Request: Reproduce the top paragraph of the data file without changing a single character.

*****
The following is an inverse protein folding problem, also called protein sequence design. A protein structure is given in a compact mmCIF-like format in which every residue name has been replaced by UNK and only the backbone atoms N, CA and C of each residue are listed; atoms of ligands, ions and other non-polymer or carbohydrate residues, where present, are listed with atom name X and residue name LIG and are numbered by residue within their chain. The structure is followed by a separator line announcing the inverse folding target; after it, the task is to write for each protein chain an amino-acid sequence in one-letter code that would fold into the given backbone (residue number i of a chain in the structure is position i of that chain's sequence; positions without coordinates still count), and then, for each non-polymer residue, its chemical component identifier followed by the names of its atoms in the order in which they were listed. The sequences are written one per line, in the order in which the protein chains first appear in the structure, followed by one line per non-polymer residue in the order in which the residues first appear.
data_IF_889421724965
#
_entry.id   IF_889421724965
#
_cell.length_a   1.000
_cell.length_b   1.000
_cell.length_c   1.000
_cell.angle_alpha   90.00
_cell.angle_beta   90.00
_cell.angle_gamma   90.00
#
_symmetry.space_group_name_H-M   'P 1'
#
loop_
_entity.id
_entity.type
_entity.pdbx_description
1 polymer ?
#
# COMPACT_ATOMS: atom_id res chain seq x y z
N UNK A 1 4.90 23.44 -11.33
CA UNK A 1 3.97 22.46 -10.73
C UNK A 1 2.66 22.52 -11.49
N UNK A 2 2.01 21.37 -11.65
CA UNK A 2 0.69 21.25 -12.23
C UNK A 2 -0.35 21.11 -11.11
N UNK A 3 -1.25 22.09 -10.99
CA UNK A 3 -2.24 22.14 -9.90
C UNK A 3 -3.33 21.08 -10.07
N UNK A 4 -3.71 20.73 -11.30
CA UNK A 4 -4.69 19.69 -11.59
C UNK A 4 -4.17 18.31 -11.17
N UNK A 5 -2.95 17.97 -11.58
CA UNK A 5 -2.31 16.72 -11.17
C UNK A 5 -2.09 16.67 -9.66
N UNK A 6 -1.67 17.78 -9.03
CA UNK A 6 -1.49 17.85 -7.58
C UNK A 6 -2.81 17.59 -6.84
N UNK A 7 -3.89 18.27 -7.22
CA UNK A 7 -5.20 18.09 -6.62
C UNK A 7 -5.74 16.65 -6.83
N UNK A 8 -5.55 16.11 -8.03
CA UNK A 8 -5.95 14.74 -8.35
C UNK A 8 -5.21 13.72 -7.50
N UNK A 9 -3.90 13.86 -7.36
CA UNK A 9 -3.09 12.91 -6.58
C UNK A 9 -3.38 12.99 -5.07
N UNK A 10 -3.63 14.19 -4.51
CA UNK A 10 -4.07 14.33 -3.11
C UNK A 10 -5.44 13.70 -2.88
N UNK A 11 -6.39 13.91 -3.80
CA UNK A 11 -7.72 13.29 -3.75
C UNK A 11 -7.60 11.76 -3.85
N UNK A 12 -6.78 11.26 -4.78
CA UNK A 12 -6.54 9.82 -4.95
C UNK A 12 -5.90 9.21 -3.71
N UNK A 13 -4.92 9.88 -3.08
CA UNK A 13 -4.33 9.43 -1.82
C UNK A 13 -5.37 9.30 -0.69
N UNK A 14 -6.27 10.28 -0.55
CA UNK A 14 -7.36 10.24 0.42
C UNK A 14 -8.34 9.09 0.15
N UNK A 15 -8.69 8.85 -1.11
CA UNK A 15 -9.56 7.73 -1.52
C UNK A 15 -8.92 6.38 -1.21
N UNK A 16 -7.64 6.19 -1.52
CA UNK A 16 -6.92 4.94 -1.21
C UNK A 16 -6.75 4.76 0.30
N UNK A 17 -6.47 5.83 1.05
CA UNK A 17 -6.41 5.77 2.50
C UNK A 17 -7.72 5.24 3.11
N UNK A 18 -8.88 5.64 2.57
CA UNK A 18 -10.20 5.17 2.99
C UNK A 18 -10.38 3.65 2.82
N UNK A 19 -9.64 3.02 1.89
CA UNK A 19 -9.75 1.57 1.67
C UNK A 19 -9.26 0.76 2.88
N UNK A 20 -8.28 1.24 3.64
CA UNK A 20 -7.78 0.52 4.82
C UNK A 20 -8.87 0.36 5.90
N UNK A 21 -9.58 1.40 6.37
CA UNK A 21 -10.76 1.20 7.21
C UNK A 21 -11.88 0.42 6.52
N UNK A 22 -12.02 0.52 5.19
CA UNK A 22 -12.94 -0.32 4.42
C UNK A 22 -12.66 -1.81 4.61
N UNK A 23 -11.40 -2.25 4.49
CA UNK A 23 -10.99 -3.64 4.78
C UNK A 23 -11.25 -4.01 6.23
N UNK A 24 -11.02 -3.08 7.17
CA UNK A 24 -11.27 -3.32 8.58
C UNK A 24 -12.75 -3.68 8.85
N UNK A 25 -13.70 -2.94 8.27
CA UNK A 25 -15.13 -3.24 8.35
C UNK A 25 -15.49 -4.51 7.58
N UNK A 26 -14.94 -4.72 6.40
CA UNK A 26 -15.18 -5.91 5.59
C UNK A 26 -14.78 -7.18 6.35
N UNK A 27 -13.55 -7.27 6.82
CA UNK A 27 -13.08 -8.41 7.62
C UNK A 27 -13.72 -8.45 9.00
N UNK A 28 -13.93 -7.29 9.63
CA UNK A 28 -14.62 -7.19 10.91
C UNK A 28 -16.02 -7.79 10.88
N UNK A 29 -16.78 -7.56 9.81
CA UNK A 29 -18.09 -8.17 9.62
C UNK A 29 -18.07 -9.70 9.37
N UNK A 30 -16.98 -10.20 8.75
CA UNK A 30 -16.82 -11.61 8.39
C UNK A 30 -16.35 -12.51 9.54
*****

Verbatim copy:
The following is an inverse protein folding problem, also called protein sequence design. A protein structure is given in a compact mmCIF-like format in which every residue name has been replaced by UNK and only the backbone atoms N, CA and C of each residue are listed; atoms of ligands, ions and other non-polymer or carbohydrate residues, where present, are listed with atom name X and residue name LIG and are numbered by residue within their chain. The structure is followed by a separator line announcing the inverse folding target; after it, the task is to write for each protein chain an amino-acid sequence in one-letter code that would fold into the given backbone (residue number i of a chain in the structure is position i of that chain's sequence; positions without coordinates still count), and then, for each non-polymer residue, its chemical component identifier followed by the names of its atoms in the order in which they were listed. The sequences are written one per line, in the order in which the protein chains first appear in the structure, followed by one line per non-polymer residue in the order in which the residues first appear.